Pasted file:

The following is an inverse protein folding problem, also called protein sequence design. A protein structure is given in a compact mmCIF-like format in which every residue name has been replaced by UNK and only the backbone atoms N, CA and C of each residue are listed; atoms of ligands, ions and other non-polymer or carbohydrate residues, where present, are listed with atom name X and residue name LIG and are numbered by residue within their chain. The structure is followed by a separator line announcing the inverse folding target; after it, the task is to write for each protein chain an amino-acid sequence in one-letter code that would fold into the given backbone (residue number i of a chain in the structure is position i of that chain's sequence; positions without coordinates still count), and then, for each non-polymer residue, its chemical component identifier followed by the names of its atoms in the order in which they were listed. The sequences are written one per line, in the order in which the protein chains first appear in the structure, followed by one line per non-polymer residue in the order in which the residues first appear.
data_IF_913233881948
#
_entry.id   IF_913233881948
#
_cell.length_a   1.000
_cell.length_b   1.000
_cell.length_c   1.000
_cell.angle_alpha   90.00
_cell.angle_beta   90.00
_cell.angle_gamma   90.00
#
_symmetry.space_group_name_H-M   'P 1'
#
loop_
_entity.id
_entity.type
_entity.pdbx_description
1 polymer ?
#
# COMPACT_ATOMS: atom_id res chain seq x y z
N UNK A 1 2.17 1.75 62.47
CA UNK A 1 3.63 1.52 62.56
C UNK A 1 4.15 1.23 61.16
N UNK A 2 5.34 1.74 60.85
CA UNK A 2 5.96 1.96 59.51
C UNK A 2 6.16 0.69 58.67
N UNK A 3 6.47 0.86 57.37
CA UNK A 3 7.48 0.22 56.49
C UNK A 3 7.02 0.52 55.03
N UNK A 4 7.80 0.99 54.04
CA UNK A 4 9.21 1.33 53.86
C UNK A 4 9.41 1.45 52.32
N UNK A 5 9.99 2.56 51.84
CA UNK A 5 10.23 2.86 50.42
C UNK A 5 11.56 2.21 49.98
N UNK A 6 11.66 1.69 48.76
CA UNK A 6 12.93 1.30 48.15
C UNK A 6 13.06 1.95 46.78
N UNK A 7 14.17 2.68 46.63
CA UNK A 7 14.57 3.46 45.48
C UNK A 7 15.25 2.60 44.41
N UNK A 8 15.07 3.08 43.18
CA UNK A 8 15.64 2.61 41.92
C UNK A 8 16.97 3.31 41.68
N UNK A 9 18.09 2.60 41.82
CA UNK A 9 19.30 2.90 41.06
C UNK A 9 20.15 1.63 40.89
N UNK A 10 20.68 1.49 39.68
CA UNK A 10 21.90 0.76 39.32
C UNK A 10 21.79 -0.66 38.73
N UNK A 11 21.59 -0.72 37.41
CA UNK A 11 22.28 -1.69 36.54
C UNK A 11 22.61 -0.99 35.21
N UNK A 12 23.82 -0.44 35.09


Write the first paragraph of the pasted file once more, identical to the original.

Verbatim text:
The following is an inverse protein folding problem, also called protein sequence design. A protein structure is given in a compact mmCIF-like format in which every residue name has been replaced by UNK and only the backbone atoms N, CA and C of each residue are listed; atoms of ligands, ions and other non-polymer or carbohydrate residues, where present, are listed with atom name X and residue name LIG and are numbered by residue within their chain. The structure is followed by a separator line announcing the inverse folding target; after it, the task is to write for each protein chain an amino-acid sequence in one-letter code that would fold into the given backbone (residue number i of a chain in the structure is position i of that chain's sequence; positions without coordinates still count), and then, for each non-polymer residue, its chemical component identifier followed by the names of its atoms in the order in which they were listed. The sequences are written one per line, in the order in which the protein chains first appear in the structure, followed by one line per non-polymer residue in the order in which the residues first appear.